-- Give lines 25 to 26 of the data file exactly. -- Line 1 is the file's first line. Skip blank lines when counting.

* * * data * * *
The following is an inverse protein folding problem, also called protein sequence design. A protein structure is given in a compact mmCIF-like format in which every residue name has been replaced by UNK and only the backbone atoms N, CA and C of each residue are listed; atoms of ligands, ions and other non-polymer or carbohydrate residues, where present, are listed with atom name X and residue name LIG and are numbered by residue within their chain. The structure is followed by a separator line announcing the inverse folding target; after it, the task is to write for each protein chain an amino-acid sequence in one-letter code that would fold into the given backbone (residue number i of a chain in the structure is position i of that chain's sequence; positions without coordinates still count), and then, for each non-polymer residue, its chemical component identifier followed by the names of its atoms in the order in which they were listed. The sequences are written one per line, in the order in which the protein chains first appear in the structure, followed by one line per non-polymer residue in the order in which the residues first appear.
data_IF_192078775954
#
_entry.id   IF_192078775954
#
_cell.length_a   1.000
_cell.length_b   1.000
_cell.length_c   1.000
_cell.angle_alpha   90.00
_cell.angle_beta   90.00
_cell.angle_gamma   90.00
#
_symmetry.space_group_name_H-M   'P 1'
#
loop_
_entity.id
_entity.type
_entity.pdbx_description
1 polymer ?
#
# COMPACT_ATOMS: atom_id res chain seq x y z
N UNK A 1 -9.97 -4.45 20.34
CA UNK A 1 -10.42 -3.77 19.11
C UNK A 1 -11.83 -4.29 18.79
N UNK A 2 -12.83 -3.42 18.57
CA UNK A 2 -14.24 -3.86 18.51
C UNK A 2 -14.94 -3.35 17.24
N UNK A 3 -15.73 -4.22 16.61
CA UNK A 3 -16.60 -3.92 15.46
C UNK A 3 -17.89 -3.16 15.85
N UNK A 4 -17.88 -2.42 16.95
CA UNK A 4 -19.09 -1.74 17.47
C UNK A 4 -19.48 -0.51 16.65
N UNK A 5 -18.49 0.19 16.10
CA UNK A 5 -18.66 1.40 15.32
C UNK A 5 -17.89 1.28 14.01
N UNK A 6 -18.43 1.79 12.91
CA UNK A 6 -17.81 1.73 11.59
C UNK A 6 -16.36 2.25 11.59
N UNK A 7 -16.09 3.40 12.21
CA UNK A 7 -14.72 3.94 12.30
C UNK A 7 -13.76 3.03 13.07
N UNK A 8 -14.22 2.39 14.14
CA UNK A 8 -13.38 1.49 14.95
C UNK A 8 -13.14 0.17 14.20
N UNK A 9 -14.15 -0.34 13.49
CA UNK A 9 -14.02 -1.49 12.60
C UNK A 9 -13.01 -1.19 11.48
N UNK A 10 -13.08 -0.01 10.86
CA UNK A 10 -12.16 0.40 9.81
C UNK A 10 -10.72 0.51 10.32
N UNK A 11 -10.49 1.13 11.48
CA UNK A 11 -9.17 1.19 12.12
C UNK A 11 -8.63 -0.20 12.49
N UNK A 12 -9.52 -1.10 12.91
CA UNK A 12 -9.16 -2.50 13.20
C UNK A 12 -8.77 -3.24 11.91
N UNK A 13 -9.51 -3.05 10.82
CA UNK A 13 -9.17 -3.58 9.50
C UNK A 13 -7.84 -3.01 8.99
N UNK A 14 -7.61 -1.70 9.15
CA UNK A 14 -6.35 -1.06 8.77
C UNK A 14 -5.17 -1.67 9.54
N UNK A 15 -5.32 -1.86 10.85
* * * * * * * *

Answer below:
N UNK A 2 -12.83 -3.42 18.57
CA UNK A 2 -14.24 -3.86 18.51